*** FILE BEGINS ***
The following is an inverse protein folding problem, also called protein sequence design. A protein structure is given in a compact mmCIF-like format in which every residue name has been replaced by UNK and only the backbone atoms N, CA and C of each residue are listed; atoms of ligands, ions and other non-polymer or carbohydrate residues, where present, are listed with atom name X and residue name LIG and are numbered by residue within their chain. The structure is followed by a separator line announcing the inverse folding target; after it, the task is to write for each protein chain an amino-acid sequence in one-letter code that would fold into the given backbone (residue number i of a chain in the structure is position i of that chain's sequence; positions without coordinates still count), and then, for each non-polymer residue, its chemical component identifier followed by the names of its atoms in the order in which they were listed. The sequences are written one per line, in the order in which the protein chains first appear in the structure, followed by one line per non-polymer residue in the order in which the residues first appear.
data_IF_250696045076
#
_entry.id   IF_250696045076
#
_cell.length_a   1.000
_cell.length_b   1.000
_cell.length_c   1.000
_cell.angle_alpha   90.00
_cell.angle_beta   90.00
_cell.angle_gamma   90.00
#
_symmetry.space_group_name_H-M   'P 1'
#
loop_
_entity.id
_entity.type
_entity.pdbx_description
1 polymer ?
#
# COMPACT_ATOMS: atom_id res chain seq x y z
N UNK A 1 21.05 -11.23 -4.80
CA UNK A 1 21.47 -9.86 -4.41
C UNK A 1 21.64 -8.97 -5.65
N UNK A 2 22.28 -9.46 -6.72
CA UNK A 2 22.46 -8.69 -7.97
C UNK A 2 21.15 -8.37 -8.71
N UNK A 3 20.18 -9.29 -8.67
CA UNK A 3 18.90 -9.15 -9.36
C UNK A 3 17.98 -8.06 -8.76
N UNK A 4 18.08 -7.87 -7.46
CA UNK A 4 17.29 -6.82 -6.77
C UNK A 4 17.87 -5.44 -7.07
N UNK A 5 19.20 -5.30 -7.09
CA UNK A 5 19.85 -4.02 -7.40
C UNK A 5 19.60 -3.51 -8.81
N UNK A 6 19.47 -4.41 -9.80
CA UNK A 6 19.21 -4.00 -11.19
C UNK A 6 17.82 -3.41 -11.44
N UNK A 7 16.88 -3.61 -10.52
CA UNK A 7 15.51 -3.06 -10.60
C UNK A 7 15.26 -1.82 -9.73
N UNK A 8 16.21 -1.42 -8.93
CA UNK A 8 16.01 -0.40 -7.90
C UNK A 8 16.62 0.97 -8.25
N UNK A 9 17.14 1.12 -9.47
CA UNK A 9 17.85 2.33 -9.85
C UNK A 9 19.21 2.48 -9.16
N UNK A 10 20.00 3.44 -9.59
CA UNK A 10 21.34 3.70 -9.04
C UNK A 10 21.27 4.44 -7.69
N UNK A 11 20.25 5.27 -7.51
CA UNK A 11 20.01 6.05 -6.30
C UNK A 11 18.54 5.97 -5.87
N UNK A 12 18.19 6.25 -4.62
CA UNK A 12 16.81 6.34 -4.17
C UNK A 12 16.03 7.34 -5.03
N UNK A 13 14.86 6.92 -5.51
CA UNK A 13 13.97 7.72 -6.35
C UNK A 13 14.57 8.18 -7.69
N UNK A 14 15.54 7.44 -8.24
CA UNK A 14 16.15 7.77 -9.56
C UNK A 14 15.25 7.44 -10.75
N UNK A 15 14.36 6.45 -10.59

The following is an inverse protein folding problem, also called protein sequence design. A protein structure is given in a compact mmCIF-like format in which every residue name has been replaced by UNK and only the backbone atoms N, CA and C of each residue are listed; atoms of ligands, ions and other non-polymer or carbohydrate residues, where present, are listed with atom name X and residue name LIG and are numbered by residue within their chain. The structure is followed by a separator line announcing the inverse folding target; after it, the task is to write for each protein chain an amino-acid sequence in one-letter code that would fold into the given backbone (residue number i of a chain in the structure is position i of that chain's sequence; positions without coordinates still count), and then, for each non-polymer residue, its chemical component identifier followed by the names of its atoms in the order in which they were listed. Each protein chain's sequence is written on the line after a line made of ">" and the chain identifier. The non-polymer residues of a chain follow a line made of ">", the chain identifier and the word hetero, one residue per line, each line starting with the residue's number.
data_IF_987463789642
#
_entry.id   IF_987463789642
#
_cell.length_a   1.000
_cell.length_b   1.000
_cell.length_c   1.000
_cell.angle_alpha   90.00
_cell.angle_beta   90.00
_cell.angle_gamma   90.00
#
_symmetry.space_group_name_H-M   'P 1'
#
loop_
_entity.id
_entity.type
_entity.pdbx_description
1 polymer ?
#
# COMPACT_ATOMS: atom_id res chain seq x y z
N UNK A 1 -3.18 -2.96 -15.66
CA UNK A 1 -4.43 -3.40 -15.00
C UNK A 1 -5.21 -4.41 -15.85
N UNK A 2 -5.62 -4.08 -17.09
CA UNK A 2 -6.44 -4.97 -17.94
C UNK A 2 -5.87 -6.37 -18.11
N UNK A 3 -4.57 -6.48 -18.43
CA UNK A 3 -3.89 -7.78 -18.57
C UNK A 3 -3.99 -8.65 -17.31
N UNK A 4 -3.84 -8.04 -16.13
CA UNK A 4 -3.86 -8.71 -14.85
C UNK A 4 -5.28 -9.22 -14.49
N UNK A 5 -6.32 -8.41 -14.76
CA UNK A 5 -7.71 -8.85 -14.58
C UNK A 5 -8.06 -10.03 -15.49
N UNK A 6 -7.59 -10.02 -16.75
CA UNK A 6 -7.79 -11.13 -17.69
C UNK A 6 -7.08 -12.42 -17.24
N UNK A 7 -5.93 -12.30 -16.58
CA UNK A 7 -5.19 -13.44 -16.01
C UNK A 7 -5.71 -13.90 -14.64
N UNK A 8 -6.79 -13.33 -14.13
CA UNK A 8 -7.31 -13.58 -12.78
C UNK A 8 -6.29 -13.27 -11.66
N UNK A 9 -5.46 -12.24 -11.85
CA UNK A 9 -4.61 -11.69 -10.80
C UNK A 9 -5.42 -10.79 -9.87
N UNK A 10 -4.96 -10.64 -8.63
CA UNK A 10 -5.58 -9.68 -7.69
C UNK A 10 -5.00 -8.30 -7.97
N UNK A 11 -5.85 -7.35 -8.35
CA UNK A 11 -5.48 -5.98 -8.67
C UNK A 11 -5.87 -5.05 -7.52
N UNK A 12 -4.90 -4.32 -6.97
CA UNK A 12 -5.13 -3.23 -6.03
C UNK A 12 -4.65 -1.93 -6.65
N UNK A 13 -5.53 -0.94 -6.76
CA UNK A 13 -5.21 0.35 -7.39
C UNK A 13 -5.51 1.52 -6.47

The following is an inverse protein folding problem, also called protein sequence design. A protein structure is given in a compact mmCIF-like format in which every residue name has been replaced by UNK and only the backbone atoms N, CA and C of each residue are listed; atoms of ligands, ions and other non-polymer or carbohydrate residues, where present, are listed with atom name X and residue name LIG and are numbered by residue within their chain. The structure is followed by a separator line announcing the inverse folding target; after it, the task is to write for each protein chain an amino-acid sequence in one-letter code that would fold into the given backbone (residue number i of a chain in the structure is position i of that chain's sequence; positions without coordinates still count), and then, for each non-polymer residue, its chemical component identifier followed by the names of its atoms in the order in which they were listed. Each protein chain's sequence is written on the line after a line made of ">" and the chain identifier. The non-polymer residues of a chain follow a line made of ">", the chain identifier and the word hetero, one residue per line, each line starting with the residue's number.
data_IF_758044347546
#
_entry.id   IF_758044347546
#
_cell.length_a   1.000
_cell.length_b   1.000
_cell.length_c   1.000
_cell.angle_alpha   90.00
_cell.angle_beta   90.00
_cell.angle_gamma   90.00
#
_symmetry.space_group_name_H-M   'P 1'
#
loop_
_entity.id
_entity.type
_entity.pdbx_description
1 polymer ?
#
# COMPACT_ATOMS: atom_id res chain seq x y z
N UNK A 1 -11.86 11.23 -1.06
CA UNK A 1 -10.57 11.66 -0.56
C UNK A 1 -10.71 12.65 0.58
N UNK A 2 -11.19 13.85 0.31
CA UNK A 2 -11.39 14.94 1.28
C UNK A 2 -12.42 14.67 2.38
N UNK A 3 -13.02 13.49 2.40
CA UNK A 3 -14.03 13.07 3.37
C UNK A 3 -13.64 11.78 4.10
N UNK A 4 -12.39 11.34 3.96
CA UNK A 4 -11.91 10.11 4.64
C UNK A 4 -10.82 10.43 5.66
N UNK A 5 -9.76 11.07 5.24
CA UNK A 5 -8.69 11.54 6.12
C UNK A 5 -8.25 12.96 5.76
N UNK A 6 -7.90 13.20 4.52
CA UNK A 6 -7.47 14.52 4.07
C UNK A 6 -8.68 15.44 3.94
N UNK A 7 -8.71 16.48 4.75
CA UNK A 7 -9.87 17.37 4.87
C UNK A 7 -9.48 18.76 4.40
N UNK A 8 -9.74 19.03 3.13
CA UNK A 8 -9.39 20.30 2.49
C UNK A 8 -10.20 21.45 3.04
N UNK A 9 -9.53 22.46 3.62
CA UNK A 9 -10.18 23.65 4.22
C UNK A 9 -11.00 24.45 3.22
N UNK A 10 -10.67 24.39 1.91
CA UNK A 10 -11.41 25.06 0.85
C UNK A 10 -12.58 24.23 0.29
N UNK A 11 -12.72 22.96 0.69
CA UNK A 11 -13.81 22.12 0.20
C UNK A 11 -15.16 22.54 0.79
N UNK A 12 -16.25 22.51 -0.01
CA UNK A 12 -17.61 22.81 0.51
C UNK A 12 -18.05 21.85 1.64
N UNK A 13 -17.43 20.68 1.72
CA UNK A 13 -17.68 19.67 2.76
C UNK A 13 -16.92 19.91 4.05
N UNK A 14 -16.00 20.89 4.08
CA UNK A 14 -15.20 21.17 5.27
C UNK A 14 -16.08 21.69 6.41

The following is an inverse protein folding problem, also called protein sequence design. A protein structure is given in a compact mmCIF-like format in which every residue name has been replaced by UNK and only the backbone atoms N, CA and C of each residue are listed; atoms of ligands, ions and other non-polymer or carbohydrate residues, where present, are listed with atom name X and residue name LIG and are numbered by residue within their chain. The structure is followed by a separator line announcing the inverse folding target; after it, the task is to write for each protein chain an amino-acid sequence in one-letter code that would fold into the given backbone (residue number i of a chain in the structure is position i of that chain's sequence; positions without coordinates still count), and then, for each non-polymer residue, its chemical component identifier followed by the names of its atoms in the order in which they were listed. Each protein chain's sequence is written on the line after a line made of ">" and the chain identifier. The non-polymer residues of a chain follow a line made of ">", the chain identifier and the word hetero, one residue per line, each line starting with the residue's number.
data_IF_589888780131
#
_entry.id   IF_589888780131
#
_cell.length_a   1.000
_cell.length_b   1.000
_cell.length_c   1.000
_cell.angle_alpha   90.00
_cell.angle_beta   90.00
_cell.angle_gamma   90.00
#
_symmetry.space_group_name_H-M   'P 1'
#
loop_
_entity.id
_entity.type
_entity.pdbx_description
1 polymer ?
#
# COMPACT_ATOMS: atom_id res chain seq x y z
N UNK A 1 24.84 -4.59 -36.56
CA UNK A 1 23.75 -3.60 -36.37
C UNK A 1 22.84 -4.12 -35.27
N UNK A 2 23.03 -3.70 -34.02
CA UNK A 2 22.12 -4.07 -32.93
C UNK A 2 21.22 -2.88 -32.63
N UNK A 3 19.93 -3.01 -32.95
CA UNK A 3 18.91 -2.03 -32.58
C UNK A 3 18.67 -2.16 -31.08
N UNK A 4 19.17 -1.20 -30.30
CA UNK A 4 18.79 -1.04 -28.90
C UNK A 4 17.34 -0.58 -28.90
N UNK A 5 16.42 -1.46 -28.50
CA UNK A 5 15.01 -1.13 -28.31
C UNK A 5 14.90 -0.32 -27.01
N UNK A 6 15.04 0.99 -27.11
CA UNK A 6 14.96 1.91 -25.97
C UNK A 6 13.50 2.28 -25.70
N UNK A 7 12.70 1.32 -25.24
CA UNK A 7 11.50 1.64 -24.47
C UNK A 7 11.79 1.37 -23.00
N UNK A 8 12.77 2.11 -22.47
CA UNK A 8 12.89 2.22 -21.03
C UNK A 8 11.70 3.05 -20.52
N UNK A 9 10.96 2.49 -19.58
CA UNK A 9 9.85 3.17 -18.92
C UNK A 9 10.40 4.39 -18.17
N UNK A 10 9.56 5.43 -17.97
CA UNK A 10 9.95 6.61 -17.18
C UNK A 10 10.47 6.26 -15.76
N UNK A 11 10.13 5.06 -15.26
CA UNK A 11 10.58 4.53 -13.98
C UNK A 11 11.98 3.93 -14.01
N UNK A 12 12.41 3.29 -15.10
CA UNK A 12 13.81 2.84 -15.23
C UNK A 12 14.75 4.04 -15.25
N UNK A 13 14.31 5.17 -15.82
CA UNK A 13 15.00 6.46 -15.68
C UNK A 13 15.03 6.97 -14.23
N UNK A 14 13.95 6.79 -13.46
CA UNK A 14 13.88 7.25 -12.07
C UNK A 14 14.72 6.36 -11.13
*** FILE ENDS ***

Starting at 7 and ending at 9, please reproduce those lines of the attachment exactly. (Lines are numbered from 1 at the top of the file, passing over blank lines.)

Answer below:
_cell.length_b   1.000
_cell.length_c   1.000
_cell.angle_alpha   90.00